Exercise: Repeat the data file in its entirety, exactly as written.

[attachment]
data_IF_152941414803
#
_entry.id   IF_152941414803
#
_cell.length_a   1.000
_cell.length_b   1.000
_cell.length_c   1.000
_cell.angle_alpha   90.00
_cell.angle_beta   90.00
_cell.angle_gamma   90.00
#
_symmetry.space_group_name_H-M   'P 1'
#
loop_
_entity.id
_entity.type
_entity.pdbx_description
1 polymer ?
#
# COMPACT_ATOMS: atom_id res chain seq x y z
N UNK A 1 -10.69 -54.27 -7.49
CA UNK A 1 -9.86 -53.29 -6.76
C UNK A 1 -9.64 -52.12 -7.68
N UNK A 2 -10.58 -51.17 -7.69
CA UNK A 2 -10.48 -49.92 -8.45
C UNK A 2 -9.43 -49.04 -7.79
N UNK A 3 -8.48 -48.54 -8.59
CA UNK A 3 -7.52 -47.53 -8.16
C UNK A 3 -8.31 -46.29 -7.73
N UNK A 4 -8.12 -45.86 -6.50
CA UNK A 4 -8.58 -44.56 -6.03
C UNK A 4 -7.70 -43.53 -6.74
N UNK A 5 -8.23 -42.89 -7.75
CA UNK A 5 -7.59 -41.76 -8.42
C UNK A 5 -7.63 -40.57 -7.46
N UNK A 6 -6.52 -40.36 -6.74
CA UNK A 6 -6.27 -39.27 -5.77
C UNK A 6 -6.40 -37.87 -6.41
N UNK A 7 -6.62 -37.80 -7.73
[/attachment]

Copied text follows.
data_IF_152941414803
#
_entry.id   IF_152941414803
#
_cell.length_a   1.000
_cell.length_b   1.000
_cell.length_c   1.000
_cell.angle_alpha   90.00
_cell.angle_beta   90.00
_cell.angle_gamma   90.00
#
_symmetry.space_group_name_H-M   'P 1'
#
loop_
_entity.id
_entity.type
_entity.pdbx_description
1 polymer ?
#
# COMPACT_ATOMS: atom_id res chain seq x y z
N UNK A 1 -10.69 -54.27 -7.49
CA UNK A 1 -9.86 -53.29 -6.76
C UNK A 1 -9.64 -52.12 -7.68
N UNK A 2 -10.58 -51.17 -7.69
CA UNK A 2 -10.48 -49.92 -8.45
C UNK A 2 -9.43 -49.04 -7.79
N UNK A 3 -8.48 -48.54 -8.59
CA UNK A 3 -7.52 -47.53 -8.16
C UNK A 3 -8.31 -46.29 -7.73
N UNK A 4 -8.12 -45.86 -6.50
CA UNK A 4 -8.58 -44.56 -6.03
C UNK A 4 -7.70 -43.53 -6.74
N UNK A 5 -8.23 -42.89 -7.75
CA UNK A 5 -7.59 -41.76 -8.42
C UNK A 5 -7.63 -40.57 -7.46
N UNK A 6 -6.52 -40.36 -6.74
CA UNK A 6 -6.27 -39.27 -5.77
C UNK A 6 -6.40 -37.87 -6.41
N UNK A 7 -6.62 -37.80 -7.73